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In probability theory, the complement of any event is the event , i. e. the event that does not occur. The event and its complement are mutually exclusive and exhaustive. Generally, there is only one event such that and are both mutually exclusive and exhaustive; that event is the complement of . The complement of an event is usually denoted as , or . Given an event, the event and its complementary event define a Bernoulli trial: did the event occur or not?

For example, if a player reveals the Tech card of a Daily Kit Box Daily Kit Box † which has the hidden rule of only granting Advanced and Mid-Tech, then the card can either be Advanced Tech or Mid-Tech. Because these two outcomes are mutually exclusive (i. e. the card cannot simultaneously show both Advanced and Mid-Tech) and collectively exhaustive (i. e. there are no other possible outcomes not represented between these two), they are therefore each other's complements. This means that is logically equivalent to , and is equivalent to .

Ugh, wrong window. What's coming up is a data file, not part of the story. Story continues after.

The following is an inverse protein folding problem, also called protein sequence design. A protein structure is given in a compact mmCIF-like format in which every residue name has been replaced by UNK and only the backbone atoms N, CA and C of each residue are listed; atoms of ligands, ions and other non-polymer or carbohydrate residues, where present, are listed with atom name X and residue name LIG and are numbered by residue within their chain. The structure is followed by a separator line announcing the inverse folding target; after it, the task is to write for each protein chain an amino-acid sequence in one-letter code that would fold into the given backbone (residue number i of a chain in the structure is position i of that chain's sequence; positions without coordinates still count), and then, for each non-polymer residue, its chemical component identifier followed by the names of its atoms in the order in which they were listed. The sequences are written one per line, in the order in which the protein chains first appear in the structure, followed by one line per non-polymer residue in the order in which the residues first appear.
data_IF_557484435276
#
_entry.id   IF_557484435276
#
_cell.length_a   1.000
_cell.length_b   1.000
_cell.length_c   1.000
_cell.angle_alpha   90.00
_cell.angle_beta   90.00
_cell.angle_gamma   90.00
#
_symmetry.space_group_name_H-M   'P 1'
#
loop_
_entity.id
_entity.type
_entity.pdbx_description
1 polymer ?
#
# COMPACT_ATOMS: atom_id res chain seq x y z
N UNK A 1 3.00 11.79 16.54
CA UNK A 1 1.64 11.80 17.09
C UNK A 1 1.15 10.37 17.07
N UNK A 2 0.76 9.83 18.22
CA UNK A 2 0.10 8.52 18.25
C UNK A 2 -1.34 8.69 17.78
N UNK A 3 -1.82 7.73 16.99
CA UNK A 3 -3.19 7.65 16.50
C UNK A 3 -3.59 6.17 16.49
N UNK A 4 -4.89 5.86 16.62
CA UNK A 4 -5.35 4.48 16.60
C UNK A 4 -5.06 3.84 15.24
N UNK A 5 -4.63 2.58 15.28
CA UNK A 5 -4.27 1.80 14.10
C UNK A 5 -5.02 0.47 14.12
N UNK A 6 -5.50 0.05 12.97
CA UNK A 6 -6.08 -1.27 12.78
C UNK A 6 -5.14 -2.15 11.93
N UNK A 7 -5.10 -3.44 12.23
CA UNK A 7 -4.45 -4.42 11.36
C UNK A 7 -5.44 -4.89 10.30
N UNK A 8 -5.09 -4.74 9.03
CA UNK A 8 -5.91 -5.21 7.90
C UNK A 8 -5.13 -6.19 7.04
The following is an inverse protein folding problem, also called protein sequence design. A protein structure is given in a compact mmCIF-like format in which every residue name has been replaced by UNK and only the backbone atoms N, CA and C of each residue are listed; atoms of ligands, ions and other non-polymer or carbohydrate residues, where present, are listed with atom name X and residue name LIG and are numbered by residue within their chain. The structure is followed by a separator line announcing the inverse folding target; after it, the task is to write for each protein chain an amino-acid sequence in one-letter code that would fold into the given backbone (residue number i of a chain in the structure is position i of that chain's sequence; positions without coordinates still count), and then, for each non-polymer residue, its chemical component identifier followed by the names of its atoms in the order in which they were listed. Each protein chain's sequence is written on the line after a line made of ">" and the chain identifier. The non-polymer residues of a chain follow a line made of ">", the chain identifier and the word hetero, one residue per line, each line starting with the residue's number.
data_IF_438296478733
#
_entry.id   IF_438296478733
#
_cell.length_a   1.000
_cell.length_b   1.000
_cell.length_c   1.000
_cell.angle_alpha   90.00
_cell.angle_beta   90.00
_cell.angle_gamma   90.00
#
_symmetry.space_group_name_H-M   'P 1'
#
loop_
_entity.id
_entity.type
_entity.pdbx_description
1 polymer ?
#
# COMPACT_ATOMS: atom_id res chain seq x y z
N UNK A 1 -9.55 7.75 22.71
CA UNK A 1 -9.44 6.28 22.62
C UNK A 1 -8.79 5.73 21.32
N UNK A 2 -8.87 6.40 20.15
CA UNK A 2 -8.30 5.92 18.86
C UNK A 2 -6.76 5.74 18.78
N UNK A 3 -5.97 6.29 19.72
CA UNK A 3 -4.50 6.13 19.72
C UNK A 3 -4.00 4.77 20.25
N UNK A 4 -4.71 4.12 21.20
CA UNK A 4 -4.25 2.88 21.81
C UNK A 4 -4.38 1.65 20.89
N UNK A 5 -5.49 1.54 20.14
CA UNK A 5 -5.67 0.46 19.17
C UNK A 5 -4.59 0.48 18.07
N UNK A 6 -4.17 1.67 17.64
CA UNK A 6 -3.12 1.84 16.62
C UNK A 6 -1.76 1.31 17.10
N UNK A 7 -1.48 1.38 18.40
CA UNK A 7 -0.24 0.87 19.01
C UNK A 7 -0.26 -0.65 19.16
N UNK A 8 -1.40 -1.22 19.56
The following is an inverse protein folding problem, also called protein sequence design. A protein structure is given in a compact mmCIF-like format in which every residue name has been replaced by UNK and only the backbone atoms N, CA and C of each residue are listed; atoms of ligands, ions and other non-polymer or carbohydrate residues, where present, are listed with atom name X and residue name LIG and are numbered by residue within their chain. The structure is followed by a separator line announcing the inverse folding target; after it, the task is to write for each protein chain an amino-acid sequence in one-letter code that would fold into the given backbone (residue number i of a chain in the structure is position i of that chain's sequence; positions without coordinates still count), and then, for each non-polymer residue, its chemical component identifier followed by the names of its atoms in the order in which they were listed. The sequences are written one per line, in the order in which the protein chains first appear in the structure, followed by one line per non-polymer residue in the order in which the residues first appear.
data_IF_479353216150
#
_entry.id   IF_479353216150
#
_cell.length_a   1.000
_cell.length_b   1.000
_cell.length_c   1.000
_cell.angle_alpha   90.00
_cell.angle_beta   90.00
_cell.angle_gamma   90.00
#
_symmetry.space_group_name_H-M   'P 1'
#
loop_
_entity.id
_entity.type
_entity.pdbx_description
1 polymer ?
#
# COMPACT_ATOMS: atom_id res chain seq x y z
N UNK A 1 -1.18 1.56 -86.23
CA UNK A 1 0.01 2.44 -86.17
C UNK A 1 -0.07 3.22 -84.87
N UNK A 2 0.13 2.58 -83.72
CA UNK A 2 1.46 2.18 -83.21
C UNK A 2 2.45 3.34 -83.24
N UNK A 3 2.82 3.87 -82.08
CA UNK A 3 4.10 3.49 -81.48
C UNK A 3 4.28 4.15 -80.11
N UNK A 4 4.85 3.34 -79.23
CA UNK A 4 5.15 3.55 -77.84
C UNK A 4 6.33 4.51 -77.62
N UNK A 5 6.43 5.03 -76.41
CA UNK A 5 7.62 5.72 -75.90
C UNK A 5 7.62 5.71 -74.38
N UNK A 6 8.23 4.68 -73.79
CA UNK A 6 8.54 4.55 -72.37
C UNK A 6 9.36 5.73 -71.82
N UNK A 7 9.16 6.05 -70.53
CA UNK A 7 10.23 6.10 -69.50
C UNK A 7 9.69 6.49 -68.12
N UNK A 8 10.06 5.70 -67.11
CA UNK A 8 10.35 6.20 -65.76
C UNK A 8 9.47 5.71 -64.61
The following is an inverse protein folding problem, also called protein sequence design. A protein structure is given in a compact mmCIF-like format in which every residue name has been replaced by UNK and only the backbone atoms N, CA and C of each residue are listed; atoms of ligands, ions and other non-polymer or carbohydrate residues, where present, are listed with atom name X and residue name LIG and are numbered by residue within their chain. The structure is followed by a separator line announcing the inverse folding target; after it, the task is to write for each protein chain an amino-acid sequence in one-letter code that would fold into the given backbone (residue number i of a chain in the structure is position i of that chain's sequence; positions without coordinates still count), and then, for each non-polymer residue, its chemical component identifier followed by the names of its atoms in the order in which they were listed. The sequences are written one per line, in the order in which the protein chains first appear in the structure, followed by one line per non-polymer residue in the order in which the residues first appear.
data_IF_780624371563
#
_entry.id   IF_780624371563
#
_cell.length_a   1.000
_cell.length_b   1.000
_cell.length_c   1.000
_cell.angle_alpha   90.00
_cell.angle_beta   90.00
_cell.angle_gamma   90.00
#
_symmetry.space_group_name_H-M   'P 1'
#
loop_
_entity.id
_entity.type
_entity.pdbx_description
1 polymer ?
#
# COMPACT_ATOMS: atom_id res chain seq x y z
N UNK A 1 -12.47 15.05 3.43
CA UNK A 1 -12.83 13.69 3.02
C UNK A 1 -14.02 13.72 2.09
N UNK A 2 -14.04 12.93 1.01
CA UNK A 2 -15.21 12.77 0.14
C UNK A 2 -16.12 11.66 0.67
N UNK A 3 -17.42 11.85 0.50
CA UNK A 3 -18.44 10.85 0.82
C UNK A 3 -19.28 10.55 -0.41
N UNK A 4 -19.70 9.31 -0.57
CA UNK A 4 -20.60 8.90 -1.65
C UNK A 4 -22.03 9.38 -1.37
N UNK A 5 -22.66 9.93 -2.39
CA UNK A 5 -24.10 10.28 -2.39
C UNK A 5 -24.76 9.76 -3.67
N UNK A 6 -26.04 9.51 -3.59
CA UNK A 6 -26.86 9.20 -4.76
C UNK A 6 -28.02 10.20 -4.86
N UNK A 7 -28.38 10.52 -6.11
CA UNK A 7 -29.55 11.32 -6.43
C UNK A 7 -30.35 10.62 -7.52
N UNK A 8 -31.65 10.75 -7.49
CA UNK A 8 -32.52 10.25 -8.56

Complement rule[]

In a random experiment, the probabilities of all possible events (the sample space) must total to 1—that is, some outcome must occur on every trial. For two events to be complements, they must be collectively exhaustive, together filling the entire sample space. Therefore, the probability of an event's complement must be 1 minus the probability of the event. That is, for an event ,

Equivalently, the probabilities of an event and its complement must always total to 1. This does not, however, mean that any two events whose probabilities total to 1 are each other's complements; complementary events must also fulfill the condition of mutual exclusivity.